THE ART OF BONITA BARLOW
By Professor James Kettlewell
Pure, perfect, powerful: these are the words which first come to mind in experiencing the art of Bonita Barlow: pure for its simplicity and brilliant clarity; perfect for the inherent perfection in the close harmony and unity of its universal forms; powerful for its extraordinary impact on the consciousness of the observer. After a closer observation, a still more significant experience becomes apparent; that of the great beauty of these paintings, a beauty made mystical by the critical effect of immaterial light. Light in art has always had spiritual associations. In some of Barlow’s latest paintings, this light actually coalesces into spirit-forms, ghost images, which could be considered souls, now released from the material confines of the geometric manner of the majority of her works. It is light which transforms into a sacred space, any gallery in which the paintings of Bonita Barlow are exhibited.
While the scale difference would make it seem unlikely, the closest kinship in art to Barlow’s geometric paintings would be with the great pyramids of Egypt. The pyramids when first built were faced with smooth, polished stone, the upper part covered in gold. The pyramid design, a pure geometric form, was contrived to catch and articulate, in a grand way, the light of the divine sun as it moved across the sky. It is probably no coincidence that the only example of an art comparable to Barlow’s in the modern world would be Donald Judd’s display of aluminum cubes, installed nearby at the Chinati Foundation in Marfa. To stand in Judd’s space with its hundred cubes, carefully placed in terms of the light coming from the windows, is like standing within the sacred space of the Cathedral of Chartres.
As is the case with the great pyramids of Egypt, Judd’s cubes, and the interior of Chartres, the sheer magic of Barlow’s paintings is in how they function in light, a light that absolutely demands our attention. These paintings reach aggressively out into the space around them, literally capturing and manipulating our movements when we discover that, as we pass before them, they change in appearance depending upon the angle of the light in relationship to our position. The emotional content of each painting is transformed as our location changes, and we realize, with some awe, that the work of art is itself alive and moving with us. This light is not an illusion as in normal paintings, but actual light reflected from glass particles in the pigment, bound to the light sources in the room. Thus the entire surrounding space, including the observer, is pulled into the work of art. Nothing like it has ever happened before in the art of painting. Yet how classically modern these paintings are on the one hand, in their apparent continuation of the modern machine aesthetic, as in the paintings of Piet Mondrian and Josef Albers, or the sculptures of Donald Judd. But how absolutely unique they are in the way their appearance shifts before our eyes. Bonita Barlow’s paintings, in the manipulation of actual light, provide an aesthetic experience never seen before in the history of art.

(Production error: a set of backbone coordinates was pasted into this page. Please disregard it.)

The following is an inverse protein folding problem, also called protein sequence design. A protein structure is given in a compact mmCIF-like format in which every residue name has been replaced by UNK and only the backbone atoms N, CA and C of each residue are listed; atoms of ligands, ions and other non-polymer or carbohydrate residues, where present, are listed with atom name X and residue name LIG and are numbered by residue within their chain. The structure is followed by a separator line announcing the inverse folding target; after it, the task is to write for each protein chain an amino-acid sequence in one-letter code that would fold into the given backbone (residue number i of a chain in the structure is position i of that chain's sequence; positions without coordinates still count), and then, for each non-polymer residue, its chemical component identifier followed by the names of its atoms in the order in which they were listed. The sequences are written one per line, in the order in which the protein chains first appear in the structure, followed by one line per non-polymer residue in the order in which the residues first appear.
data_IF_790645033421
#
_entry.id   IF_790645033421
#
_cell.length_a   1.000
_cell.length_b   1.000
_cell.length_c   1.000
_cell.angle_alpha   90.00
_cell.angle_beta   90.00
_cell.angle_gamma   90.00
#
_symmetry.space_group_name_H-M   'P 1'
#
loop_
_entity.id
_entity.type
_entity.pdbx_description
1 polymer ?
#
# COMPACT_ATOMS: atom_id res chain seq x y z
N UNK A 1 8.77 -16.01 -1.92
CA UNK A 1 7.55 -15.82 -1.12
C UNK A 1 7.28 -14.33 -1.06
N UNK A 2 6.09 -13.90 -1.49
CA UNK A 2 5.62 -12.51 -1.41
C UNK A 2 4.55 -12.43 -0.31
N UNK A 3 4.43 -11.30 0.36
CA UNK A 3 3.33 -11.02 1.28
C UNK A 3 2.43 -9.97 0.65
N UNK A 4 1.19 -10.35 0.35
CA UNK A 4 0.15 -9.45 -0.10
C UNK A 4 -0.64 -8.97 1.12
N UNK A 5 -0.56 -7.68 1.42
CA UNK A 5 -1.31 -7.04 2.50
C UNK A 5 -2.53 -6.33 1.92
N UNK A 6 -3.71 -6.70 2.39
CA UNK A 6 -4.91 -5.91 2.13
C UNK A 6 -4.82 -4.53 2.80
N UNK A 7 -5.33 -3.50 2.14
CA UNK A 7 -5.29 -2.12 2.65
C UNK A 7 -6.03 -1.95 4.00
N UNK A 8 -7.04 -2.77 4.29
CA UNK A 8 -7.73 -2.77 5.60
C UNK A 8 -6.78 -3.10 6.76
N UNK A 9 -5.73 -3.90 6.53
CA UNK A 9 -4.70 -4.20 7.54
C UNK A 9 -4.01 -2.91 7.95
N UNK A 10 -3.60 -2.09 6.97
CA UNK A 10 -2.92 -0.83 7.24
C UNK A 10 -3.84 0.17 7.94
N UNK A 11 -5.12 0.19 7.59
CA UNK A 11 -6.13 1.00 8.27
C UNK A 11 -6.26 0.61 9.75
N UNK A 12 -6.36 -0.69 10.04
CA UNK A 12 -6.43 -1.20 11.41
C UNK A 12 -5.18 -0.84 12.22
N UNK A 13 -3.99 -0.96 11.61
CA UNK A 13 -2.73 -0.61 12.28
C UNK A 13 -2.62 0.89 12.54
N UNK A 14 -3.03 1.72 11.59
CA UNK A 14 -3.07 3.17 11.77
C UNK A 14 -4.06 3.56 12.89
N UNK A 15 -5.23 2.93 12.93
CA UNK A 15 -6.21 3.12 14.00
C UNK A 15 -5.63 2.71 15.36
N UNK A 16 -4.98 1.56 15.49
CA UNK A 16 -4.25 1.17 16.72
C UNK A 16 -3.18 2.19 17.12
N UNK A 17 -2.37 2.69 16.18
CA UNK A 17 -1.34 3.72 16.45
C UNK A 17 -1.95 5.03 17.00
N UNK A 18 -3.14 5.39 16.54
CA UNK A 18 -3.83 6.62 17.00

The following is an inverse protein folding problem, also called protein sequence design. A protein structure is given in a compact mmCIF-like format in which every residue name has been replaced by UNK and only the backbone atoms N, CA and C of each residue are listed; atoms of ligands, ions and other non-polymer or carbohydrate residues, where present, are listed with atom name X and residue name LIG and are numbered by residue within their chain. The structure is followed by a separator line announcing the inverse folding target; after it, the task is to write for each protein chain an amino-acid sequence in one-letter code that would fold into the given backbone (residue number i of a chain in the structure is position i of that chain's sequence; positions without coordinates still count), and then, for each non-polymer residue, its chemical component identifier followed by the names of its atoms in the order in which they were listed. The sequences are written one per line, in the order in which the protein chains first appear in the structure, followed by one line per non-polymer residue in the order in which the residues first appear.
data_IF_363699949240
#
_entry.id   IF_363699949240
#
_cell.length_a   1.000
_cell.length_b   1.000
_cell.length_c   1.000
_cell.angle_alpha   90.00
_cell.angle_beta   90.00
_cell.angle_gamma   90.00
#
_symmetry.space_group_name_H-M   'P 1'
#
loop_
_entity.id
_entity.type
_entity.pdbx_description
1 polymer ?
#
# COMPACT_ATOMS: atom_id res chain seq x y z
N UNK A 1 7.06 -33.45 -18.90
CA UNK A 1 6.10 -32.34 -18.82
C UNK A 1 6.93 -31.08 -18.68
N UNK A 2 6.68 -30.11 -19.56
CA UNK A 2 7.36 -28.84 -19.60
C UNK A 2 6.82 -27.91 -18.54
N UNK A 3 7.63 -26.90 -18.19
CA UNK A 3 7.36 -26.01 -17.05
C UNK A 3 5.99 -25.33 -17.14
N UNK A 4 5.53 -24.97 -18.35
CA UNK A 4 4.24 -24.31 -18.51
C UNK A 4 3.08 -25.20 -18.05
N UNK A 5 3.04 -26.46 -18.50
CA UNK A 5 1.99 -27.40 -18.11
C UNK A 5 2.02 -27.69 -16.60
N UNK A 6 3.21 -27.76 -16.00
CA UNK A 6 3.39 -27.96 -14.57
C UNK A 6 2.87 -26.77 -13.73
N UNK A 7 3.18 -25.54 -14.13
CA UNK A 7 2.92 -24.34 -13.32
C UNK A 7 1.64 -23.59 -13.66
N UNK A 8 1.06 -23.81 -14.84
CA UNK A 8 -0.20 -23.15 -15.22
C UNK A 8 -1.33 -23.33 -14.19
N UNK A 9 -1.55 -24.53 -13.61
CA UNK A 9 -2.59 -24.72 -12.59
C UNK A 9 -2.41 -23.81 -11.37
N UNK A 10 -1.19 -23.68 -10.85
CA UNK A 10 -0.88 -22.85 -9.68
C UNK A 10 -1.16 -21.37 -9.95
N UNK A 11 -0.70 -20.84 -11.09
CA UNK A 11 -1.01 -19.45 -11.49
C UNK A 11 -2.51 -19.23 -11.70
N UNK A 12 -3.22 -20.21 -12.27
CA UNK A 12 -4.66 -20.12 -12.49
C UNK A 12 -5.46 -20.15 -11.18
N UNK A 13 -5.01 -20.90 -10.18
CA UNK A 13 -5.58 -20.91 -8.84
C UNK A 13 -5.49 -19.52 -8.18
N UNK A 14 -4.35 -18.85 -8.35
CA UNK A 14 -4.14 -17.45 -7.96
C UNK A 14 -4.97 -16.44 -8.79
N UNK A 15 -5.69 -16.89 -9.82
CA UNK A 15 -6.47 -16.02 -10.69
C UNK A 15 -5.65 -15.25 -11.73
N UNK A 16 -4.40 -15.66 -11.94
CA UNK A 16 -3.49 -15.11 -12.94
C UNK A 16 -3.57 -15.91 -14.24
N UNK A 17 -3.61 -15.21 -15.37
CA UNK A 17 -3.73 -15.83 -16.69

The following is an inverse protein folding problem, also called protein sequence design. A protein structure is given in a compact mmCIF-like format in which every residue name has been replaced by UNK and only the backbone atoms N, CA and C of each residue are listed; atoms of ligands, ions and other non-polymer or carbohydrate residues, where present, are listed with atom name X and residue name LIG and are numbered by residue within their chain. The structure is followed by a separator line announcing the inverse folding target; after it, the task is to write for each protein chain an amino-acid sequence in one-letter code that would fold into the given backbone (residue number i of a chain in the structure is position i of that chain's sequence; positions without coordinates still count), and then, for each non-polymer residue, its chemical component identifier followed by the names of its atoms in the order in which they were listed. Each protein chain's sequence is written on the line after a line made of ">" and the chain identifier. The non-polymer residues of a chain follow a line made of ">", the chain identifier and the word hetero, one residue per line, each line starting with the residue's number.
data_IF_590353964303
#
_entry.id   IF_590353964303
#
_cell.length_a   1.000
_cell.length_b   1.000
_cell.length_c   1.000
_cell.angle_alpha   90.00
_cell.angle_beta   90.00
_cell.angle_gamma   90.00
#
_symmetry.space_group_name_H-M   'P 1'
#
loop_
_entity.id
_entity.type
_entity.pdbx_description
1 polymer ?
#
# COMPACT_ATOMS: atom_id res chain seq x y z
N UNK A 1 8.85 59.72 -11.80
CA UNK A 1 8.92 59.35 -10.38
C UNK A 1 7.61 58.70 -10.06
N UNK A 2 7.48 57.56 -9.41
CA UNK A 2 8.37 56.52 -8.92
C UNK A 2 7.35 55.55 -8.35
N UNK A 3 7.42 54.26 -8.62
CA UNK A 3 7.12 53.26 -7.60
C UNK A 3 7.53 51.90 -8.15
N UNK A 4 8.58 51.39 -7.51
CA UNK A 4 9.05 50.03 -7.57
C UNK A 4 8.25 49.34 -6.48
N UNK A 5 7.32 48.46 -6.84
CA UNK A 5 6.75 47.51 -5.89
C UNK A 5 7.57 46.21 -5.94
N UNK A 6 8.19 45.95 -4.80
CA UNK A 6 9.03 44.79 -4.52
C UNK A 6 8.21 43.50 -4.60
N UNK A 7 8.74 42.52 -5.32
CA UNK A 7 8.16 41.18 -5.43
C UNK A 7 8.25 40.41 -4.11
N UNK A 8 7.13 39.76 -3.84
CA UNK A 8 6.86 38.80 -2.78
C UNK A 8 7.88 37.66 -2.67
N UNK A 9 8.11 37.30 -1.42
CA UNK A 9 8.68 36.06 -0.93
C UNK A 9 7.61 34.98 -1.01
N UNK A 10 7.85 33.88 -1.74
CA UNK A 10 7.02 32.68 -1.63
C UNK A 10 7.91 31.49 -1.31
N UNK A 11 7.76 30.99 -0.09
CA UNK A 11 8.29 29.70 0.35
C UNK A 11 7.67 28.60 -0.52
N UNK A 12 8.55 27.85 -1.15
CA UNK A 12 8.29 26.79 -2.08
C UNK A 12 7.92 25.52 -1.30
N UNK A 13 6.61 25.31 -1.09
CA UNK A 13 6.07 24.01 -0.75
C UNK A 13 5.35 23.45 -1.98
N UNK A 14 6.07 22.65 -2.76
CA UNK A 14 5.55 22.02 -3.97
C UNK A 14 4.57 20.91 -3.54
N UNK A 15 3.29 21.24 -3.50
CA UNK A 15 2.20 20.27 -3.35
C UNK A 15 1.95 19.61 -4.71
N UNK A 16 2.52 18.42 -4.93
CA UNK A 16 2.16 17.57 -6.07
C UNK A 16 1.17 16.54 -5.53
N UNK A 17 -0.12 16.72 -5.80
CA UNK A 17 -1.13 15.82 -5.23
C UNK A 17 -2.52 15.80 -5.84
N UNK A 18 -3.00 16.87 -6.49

James Kettlewell's Background in Art History
Harvard College , AB degree
Magna cum laude honors in the History of Art.
Harvard University, AM degree
Paul j Sachs museum training program
Courtauld Institute of the University of London.
Fulbright research scholar.
Professor Emeritus Skidmore College. Also taught at Harvard College and University of Toronto.
Former curator of the Hyde Collection in Glens Falls, New York.
Published in many areas of art history,has arranged numerous art exhibitions, and is a consultant both in the museum field and in the attribution and evaluation of works of art.